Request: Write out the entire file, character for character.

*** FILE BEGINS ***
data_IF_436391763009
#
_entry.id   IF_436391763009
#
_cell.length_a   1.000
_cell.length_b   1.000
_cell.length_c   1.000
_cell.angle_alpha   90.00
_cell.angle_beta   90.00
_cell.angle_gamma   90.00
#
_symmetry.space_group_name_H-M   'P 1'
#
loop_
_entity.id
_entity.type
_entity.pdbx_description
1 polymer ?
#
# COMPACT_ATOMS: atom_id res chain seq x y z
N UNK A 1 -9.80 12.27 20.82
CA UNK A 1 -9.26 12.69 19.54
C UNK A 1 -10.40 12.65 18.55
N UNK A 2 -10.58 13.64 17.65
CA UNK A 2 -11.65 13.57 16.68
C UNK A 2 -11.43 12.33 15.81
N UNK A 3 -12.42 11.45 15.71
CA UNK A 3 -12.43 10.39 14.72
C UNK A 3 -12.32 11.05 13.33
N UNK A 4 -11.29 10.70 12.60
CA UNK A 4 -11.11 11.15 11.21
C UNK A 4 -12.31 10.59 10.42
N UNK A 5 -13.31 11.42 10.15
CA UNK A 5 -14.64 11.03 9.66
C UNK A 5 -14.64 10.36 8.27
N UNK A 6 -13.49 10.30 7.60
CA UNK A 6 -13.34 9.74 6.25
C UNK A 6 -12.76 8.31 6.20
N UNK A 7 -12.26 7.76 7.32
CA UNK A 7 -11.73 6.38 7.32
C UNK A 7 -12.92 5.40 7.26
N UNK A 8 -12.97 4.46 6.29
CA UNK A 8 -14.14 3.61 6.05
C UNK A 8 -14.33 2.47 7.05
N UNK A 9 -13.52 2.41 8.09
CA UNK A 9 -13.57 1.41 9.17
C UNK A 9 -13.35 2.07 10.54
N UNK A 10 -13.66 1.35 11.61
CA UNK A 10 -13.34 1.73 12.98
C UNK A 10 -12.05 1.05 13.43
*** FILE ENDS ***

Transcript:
data_IF_436391763009
#
_entry.id   IF_436391763009
#
_cell.length_a   1.000
_cell.length_b   1.000
_cell.length_c   1.000
_cell.angle_alpha   90.00
_cell.angle_beta   90.00
_cell.angle_gamma   90.00
#
_symmetry.space_group_name_H-M   'P 1'
#
loop_
_entity.id
_entity.type
_entity.pdbx_description
1 polymer ?
#
# COMPACT_ATOMS: atom_id res chain seq x y z
N UNK A 1 -9.80 12.27 20.82
CA UNK A 1 -9.26 12.69 19.54
C UNK A 1 -10.40 12.65 18.55
N UNK A 2 -10.58 13.64 17.65
CA UNK A 2 -11.65 13.57 16.68
C UNK A 2 -11.43 12.33 15.81
N UNK A 3 -12.42 11.45 15.71
CA UNK A 3 -12.43 10.39 14.72
C UNK A 3 -12.32 11.05 13.33
N UNK A 4 -11.29 10.70 12.60
CA UNK A 4 -11.11 11.15 11.21
C UNK A 4 -12.31 10.59 10.42
N UNK A 5 -13.31 11.42 10.15
CA UNK A 5 -14.64 11.03 9.66
C UNK A 5 -14.64 10.36 8.27
N UNK A 6 -13.49 10.30 7.60
CA UNK A 6 -13.34 9.74 6.25
C UNK A 6 -12.76 8.31 6.20
N UNK A 7 -12.26 7.76 7.32
CA UNK A 7 -11.73 6.38 7.32
C UNK A 7 -12.92 5.40 7.26
N UNK A 8 -12.97 4.46 6.29
CA UNK A 8 -14.14 3.61 6.05
C UNK A 8 -14.33 2.47 7.05
N UNK A 9 -13.52 2.41 8.09
CA UNK A 9 -13.57 1.41 9.17
C UNK A 9 -13.35 2.07 10.54
N UNK A 10 -13.66 1.35 11.61
CA UNK A 10 -13.34 1.73 12.98
C UNK A 10 -12.05 1.05 13.43